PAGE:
Queen Anne’s Bounty’s previous holdings of short-term government securities were eligible for conversion into South Sea shares in 1720, and it converted part, but not all, of its holdings, as did nearly all government creditors.  The intention was to obtain an investment that offered predictable long term returns yet was also readily saleable when funds were needed.  This transaction by the Bounty and the other investors was not a purchase at market price, but a debt conversion on terms only announced later by the South Sea Company. These terms turned out to be very unfavourable, and the Bounty was left with a serious loss.  This was the only acquisition of South Sea shares it ever made. It is this acquisition, made at a time when slave trading was not taking place, which forms the Bounty’s only connection with enslavement.

The trading activities of the Company were to be a very small part of its overall financial operations, and were most unlikely to have been the motive for the Bounty to acquire shares, most obviously because trade with Spain was at that time suspended because of war, with no clarity about if or when it might resume.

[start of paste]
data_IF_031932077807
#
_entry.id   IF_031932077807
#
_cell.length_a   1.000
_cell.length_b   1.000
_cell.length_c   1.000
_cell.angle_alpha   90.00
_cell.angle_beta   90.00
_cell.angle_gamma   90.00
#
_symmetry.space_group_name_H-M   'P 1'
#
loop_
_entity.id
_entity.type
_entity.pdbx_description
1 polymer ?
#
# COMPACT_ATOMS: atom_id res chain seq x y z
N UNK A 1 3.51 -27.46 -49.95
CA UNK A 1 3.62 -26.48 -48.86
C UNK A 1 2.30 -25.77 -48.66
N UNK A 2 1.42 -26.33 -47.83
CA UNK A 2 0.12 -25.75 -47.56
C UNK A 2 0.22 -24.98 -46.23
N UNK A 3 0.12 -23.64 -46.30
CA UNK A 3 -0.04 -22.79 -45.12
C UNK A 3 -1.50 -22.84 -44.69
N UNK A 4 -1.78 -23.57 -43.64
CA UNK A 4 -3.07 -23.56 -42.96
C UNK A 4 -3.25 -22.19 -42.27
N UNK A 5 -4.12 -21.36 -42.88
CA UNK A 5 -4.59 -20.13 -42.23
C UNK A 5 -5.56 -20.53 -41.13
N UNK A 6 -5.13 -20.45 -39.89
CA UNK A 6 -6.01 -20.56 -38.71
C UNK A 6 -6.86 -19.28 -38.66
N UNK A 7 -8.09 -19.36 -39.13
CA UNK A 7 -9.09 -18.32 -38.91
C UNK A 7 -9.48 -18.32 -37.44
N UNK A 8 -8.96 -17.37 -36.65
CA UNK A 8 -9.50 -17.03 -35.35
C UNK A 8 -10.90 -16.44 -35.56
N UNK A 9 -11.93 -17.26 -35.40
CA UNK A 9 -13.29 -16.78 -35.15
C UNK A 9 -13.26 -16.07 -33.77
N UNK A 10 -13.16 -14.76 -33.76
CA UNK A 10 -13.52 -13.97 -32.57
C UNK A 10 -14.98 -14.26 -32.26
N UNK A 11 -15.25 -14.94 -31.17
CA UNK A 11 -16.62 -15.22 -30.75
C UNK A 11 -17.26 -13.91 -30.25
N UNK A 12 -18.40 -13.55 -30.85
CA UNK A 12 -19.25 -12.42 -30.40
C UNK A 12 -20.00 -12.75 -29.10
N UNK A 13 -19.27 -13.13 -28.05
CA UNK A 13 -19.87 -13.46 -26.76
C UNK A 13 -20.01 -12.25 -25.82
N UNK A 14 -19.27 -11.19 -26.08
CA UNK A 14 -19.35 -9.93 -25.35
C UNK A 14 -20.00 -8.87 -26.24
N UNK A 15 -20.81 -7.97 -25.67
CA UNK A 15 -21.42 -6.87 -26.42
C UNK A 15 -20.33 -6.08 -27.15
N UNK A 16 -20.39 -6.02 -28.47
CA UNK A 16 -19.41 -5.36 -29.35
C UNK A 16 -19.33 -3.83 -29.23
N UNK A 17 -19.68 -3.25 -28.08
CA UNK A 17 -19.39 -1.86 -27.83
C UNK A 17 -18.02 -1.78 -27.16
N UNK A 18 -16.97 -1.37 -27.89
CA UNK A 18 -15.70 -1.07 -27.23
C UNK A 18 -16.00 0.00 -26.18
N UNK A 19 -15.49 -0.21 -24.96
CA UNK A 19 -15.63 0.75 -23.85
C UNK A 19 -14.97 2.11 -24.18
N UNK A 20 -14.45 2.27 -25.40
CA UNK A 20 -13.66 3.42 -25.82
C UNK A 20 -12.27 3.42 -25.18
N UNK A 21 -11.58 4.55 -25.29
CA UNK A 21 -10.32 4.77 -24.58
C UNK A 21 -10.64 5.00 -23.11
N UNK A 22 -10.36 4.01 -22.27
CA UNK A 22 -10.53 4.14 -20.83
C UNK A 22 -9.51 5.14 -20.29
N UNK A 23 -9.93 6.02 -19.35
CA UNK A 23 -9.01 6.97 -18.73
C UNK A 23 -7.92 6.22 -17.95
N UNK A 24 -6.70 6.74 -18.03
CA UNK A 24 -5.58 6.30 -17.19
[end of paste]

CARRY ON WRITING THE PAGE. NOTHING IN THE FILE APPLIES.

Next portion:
By 1723, the vast bulk of the government’s debt was to the Company, very little being held directly by the public. Many of the new shareholders did not want to participate in the Company’s trading activities. Accordingly in 1723, parliament legislated to split the existing shares into two types of security: each share of £100 became a ‘share’ (so-called trading stock) of £50 and an ‘annuity’ of £50.  Both were entitled to a half of the interest paid by the government, but only the shares receiving any profit from trading, which include trading in slaves.[8]  The Bounty’s holdings were consequently split into annuities and shares.  The earnings from its remaining shares represent a very small part of its overall income. These shares were mostly sold in 1728 (a small remaining portion was redeemed by Parliament in 1730).

The Bounty would only purchase annuities in the years after 1723—as soon as they became available. From 1728 to 1778 South Sea Annuities were the Bounty’s only investment vehicle: unsurprisingly, since (at least in the early years) there was almost no other form of government security in which to invest.

The claim that the Bounty had invested ‘heavily’ in the slave trade through the South Sea Company has repeatedly been questioned by Professor Richard Dale, an expert in financial history and the South Sea Company. He shows that by choosing to invest in South Sea Annuities, not Company shares, the Bounty was purchasing government bonds in all but name.[9] From 1723 onward, South Sea Annuities are simply government debt whose semi-annual coupons happened to be paid out at South Sea House.  As Dr François Velde puts it, ‘for all practical purposes, the annuities, both old (created in 1723) and new (created in 1733), were government debt … managed (that is interest paid and transfers registered) by the South Sea Company’.[10]  Income derived from the South Sea Annuities came directly from the government and had no connection with trade of any kind.